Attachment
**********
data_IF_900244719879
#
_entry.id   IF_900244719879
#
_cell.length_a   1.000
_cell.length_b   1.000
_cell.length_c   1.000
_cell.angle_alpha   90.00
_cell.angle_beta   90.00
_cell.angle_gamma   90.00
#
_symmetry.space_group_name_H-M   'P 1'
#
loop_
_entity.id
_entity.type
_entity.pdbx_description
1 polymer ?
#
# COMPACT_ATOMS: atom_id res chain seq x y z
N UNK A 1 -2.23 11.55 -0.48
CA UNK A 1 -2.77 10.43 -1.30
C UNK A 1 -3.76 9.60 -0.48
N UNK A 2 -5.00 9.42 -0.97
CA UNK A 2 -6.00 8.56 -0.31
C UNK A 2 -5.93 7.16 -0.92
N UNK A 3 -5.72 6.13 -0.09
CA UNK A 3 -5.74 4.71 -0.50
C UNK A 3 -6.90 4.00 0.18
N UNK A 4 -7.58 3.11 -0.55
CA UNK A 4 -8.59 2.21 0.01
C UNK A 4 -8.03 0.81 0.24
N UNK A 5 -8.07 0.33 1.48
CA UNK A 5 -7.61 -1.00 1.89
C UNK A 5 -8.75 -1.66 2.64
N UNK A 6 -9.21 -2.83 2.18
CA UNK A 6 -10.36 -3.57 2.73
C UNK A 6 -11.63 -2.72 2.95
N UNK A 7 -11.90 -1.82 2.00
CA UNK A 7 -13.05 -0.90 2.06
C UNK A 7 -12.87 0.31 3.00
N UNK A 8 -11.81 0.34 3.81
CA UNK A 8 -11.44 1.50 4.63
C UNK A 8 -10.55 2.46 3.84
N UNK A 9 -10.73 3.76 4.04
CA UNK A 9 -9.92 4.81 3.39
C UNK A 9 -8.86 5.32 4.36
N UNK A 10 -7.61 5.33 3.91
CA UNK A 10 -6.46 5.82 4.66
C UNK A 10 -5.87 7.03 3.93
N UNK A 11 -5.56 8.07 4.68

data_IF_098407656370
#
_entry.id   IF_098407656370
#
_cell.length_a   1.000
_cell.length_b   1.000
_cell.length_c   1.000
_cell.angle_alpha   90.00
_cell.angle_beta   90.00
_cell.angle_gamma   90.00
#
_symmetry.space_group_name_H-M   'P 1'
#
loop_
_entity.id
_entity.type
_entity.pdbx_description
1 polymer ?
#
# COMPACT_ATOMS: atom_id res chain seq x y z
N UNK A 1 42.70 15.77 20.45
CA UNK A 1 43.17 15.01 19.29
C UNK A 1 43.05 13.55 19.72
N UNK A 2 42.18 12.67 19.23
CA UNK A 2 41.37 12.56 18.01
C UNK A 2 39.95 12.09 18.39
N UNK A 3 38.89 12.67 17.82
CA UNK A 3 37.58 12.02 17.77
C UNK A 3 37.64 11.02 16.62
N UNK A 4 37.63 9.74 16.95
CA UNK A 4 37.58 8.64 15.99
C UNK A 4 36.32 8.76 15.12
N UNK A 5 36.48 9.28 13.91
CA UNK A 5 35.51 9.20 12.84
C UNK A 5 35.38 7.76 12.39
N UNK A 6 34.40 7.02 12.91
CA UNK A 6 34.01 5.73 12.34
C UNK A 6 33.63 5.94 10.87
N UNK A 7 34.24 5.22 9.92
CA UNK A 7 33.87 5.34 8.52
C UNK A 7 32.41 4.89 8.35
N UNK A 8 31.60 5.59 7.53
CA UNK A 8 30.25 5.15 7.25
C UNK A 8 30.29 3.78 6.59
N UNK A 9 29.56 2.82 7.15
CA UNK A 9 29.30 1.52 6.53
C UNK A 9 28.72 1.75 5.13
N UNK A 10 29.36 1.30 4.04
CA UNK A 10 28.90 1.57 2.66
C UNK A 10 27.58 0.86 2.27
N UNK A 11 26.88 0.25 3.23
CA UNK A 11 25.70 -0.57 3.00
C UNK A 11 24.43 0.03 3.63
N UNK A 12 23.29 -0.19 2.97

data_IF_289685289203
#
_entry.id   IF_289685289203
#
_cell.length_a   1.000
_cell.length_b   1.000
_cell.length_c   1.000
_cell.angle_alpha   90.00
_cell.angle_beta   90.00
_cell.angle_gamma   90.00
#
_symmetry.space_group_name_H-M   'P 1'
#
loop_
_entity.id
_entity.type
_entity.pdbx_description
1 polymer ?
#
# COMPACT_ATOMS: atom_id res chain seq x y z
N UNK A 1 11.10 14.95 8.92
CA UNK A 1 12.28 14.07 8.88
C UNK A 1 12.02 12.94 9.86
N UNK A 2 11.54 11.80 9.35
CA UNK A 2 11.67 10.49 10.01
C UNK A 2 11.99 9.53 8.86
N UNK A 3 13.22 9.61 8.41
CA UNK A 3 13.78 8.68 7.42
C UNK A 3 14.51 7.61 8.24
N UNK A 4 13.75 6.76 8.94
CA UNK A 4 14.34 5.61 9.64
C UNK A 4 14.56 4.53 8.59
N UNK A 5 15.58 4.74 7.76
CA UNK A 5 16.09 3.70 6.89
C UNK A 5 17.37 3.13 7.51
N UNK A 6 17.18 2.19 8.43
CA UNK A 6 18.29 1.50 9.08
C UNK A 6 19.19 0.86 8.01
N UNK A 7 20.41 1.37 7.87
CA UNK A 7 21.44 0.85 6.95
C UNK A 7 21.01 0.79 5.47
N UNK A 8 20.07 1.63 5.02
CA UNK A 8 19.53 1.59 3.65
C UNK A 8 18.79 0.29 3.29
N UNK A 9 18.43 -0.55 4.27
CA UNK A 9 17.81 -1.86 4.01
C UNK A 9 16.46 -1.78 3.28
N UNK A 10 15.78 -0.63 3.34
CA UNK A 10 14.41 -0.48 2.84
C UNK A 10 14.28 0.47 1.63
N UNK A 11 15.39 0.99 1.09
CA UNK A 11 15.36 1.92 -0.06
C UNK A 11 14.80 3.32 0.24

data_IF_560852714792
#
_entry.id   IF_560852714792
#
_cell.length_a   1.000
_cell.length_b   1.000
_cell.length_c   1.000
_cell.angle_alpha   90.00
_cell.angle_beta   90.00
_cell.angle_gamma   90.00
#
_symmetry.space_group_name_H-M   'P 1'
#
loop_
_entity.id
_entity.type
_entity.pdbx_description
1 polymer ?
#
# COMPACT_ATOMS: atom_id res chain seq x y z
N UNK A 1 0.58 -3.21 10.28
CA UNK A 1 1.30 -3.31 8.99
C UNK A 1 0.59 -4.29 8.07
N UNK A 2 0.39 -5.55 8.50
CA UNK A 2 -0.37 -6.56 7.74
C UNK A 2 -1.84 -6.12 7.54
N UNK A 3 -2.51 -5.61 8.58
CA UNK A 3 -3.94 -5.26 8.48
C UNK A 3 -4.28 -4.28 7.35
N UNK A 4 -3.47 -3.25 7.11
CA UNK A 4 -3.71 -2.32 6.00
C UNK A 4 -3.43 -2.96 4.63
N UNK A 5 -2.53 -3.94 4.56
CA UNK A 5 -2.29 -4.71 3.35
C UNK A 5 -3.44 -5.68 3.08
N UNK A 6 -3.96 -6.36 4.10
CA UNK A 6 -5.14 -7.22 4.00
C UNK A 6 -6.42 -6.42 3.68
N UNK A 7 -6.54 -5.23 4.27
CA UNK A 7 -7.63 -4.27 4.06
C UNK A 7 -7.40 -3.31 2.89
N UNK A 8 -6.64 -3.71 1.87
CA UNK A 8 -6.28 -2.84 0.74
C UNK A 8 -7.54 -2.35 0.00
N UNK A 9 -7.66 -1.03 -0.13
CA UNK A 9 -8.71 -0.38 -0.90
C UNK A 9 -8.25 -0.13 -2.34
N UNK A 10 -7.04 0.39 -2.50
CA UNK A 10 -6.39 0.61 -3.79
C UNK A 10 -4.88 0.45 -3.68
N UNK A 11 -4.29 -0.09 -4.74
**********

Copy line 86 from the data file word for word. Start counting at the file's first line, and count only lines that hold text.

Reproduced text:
C UNK A 5 35.38 7.76 12.39